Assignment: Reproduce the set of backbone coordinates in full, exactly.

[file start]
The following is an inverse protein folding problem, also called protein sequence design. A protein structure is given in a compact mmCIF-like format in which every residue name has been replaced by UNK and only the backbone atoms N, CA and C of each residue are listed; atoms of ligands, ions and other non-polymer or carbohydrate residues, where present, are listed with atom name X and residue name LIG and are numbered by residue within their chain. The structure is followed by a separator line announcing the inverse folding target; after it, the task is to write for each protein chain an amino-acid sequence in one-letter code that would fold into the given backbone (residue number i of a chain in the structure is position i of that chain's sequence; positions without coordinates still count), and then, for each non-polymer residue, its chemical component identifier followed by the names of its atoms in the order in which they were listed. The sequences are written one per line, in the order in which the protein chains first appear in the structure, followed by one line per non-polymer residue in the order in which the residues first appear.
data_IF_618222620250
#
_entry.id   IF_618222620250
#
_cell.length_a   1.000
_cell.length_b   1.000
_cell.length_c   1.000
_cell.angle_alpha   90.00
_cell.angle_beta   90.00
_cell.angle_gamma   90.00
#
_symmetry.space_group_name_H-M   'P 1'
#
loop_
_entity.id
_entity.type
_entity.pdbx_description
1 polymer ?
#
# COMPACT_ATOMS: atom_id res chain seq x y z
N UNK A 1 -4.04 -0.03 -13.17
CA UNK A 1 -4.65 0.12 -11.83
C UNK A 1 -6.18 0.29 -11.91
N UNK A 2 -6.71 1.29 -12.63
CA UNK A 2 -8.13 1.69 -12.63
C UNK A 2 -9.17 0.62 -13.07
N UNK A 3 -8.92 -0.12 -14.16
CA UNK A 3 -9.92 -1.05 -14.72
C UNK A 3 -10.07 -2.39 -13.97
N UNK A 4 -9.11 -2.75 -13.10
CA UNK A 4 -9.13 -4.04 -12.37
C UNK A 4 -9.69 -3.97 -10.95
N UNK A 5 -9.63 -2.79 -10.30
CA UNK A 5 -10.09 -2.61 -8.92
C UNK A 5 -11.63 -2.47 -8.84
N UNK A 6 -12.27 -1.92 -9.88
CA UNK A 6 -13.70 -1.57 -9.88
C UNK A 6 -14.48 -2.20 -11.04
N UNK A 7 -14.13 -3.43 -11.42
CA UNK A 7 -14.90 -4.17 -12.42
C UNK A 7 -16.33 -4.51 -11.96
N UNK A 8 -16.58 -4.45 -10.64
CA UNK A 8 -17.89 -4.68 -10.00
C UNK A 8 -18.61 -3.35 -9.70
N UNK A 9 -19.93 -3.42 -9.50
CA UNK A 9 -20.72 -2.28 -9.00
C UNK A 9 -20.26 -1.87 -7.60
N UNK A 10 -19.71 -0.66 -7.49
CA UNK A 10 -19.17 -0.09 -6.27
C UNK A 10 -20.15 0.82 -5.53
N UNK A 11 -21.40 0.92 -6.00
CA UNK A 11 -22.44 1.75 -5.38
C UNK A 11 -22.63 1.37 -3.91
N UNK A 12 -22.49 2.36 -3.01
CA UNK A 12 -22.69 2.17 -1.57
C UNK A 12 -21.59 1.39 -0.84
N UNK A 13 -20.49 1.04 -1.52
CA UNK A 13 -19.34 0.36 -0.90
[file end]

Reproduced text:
The following is an inverse protein folding problem, also called protein sequence design. A protein structure is given in a compact mmCIF-like format in which every residue name has been replaced by UNK and only the backbone atoms N, CA and C of each residue are listed; atoms of ligands, ions and other non-polymer or carbohydrate residues, where present, are listed with atom name X and residue name LIG and are numbered by residue within their chain. The structure is followed by a separator line announcing the inverse folding target; after it, the task is to write for each protein chain an amino-acid sequence in one-letter code that would fold into the given backbone (residue number i of a chain in the structure is position i of that chain's sequence; positions without coordinates still count), and then, for each non-polymer residue, its chemical component identifier followed by the names of its atoms in the order in which they were listed. The sequences are written one per line, in the order in which the protein chains first appear in the structure, followed by one line per non-polymer residue in the order in which the residues first appear.
data_IF_618222620250
#
_entry.id   IF_618222620250
#
_cell.length_a   1.000
_cell.length_b   1.000
_cell.length_c   1.000
_cell.angle_alpha   90.00
_cell.angle_beta   90.00
_cell.angle_gamma   90.00
#
_symmetry.space_group_name_H-M   'P 1'
#
loop_
_entity.id
_entity.type
_entity.pdbx_description
1 polymer ?
#
# COMPACT_ATOMS: atom_id res chain seq x y z
N UNK A 1 -4.04 -0.03 -13.17
CA UNK A 1 -4.65 0.12 -11.83
C UNK A 1 -6.18 0.29 -11.91
N UNK A 2 -6.71 1.29 -12.63
CA UNK A 2 -8.13 1.69 -12.63
C UNK A 2 -9.17 0.62 -13.07
N UNK A 3 -8.92 -0.12 -14.16
CA UNK A 3 -9.92 -1.05 -14.72
C UNK A 3 -10.07 -2.39 -13.97
N UNK A 4 -9.11 -2.75 -13.10
CA UNK A 4 -9.13 -4.04 -12.37
C UNK A 4 -9.69 -3.97 -10.95
N UNK A 5 -9.63 -2.79 -10.30
CA UNK A 5 -10.09 -2.61 -8.92
C UNK A 5 -11.63 -2.47 -8.84
N UNK A 6 -12.27 -1.92 -9.88
CA UNK A 6 -13.70 -1.57 -9.88
C UNK A 6 -14.48 -2.20 -11.04
N UNK A 7 -14.13 -3.43 -11.42
CA UNK A 7 -14.90 -4.17 -12.42
C UNK A 7 -16.33 -4.51 -11.96
N UNK A 8 -16.58 -4.45 -10.64
CA UNK A 8 -17.89 -4.68 -10.00
C UNK A 8 -18.61 -3.35 -9.70
N UNK A 9 -19.93 -3.42 -9.50
CA UNK A 9 -20.72 -2.28 -9.00
C UNK A 9 -20.26 -1.87 -7.60
N UNK A 10 -19.71 -0.66 -7.49
CA UNK A 10 -19.17 -0.09 -6.27
C UNK A 10 -20.15 0.82 -5.53
N UNK A 11 -21.40 0.92 -6.00
CA UNK A 11 -22.44 1.75 -5.38
C UNK A 11 -22.63 1.37 -3.91
N UNK A 12 -22.49 2.36 -3.01
CA UNK A 12 -22.69 2.17 -1.57
C UNK A 12 -21.59 1.39 -0.84
N UNK A 13 -20.49 1.04 -1.52
CA UNK A 13 -19.34 0.36 -0.90